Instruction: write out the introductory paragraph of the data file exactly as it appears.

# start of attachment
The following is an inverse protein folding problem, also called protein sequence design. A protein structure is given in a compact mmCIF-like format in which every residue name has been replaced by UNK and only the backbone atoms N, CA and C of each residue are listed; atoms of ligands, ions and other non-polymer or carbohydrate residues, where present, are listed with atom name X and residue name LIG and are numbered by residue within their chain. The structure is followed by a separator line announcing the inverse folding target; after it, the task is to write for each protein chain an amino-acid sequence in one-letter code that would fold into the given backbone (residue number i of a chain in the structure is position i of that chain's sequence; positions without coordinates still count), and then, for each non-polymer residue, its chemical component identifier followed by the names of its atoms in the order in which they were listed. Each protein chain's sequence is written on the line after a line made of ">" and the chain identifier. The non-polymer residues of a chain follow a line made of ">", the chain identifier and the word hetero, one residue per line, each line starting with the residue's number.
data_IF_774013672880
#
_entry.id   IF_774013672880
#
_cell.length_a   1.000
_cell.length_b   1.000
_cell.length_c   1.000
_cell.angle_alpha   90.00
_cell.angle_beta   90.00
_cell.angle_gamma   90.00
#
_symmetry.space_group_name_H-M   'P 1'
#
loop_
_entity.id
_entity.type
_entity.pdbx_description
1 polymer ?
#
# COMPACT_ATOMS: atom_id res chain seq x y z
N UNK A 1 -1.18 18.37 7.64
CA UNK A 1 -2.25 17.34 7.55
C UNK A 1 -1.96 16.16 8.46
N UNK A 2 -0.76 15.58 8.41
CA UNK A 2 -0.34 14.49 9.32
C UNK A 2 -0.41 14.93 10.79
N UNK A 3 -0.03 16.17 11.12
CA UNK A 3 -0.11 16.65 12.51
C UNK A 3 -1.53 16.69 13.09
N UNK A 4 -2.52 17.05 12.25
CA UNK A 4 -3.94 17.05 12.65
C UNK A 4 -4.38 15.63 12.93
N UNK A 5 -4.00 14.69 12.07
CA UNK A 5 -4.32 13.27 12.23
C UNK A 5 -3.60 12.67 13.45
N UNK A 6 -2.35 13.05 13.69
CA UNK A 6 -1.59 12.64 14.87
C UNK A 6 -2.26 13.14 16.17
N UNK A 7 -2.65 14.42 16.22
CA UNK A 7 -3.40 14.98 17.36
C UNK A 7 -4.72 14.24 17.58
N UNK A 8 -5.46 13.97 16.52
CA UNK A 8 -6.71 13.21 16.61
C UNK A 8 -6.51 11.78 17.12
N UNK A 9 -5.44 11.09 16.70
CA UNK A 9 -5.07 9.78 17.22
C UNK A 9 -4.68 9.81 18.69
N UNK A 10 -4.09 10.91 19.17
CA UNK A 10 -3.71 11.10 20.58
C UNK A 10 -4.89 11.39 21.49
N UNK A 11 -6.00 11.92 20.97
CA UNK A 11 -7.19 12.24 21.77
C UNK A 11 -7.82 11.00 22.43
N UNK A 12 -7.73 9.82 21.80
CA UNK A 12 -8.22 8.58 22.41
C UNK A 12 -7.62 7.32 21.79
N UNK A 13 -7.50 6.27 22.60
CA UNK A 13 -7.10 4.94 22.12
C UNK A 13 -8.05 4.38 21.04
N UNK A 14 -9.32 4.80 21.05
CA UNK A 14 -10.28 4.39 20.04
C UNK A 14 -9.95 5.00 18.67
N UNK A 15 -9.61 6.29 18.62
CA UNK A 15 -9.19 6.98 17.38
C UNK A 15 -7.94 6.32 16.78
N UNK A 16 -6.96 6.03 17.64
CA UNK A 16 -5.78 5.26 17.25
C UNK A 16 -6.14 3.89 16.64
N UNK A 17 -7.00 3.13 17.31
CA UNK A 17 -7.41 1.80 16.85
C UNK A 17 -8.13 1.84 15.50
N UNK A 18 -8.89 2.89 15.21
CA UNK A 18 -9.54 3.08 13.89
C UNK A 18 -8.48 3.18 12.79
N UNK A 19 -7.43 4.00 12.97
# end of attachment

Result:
The following is an inverse protein folding problem, also called protein sequence design. A protein structure is given in a compact mmCIF-like format in which every residue name has been replaced by UNK and only the backbone atoms N, CA and C of each residue are listed; atoms of ligands, ions and other non-polymer or carbohydrate residues, where present, are listed with atom name X and residue name LIG and are numbered by residue within their chain. The structure is followed by a separator line announcing the inverse folding target; after it, the task is to write for each protein chain an amino-acid sequence in one-letter code that would fold into the given backbone (residue number i of a chain in the structure is position i of that chain's sequence; positions without coordinates still count), and then, for each non-polymer residue, its chemical component identifier followed by the names of its atoms in the order in which they were listed. Each protein chain's sequence is written on the line after a line made of ">" and the chain identifier. The non-polymer residues of a chain follow a line made of ">", the chain identifier and the word hetero, one residue per line, each line starting with the residue's number.